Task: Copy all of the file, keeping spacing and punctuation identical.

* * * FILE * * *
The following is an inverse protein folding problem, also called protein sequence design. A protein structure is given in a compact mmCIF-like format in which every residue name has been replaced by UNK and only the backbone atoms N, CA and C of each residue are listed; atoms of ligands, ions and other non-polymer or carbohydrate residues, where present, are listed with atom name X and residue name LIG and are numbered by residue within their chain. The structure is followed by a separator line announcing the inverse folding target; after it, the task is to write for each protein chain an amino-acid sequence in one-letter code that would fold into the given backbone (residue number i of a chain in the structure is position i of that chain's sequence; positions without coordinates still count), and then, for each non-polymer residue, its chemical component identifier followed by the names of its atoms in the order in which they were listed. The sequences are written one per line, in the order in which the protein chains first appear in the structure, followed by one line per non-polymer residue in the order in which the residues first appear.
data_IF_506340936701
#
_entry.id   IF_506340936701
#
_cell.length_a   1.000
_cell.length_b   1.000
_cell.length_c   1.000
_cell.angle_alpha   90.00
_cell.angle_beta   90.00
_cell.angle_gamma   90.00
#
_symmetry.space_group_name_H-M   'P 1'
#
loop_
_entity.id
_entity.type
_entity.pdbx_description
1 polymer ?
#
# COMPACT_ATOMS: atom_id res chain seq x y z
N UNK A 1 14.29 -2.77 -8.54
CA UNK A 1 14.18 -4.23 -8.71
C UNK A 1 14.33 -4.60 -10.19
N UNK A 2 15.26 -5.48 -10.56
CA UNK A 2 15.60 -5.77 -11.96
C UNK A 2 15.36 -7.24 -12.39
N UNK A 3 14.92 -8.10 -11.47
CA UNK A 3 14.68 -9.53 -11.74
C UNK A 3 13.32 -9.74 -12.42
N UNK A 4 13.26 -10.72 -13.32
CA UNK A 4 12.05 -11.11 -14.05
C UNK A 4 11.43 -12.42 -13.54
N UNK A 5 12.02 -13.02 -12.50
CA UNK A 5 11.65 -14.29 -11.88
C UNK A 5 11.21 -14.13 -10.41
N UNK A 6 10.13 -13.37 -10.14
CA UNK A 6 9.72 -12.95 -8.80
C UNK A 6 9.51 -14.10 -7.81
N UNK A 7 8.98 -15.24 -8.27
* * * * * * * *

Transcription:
The following is an inverse protein folding problem, also called protein sequence design. A protein structure is given in a compact mmCIF-like format in which every residue name has been replaced by UNK and only the backbone atoms N, CA and C of each residue are listed; atoms of ligands, ions and other non-polymer or carbohydrate residues, where present, are listed with atom name X and residue name LIG and are numbered by residue within their chain. The structure is followed by a separator line announcing the inverse folding target; after it, the task is to write for each protein chain an amino-acid sequence in one-letter code that would fold into the given backbone (residue number i of a chain in the structure is position i of that chain's sequence; positions without coordinates still count), and then, for each non-polymer residue, its chemical component identifier followed by the names of its atoms in the order in which they were listed. The sequences are written one per line, in the order in which the protein chains first appear in the structure, followed by one line per non-polymer residue in the order in which the residues first appear.
data_IF_506340936701
#
_entry.id   IF_506340936701
#
_cell.length_a   1.000
_cell.length_b   1.000
_cell.length_c   1.000
_cell.angle_alpha   90.00
_cell.angle_beta   90.00
_cell.angle_gamma   90.00
#
_symmetry.space_group_name_H-M   'P 1'
#
loop_
_entity.id
_entity.type
_entity.pdbx_description
1 polymer ?
#
# COMPACT_ATOMS: atom_id res chain seq x y z
N UNK A 1 14.29 -2.77 -8.54
CA UNK A 1 14.18 -4.23 -8.71
C UNK A 1 14.33 -4.60 -10.19
N UNK A 2 15.26 -5.48 -10.56
CA UNK A 2 15.60 -5.77 -11.96
C UNK A 2 15.36 -7.24 -12.39
N UNK A 3 14.92 -8.10 -11.47
CA UNK A 3 14.68 -9.53 -11.74
C UNK A 3 13.32 -9.74 -12.42
N UNK A 4 13.26 -10.72 -13.32
CA UNK A 4 12.05 -11.11 -14.05
C UNK A 4 11.43 -12.42 -13.54
N UNK A 5 12.02 -13.02 -12.50
CA UNK A 5 11.65 -14.29 -11.88
C UNK A 5 11.21 -14.13 -10.41
N UNK A 6 10.13 -13.37 -10.14
CA UNK A 6 9.72 -12.95 -8.80
C UNK A 6 9.51 -14.10 -7.81
N UNK A 7 8.98 -15.24 -8.27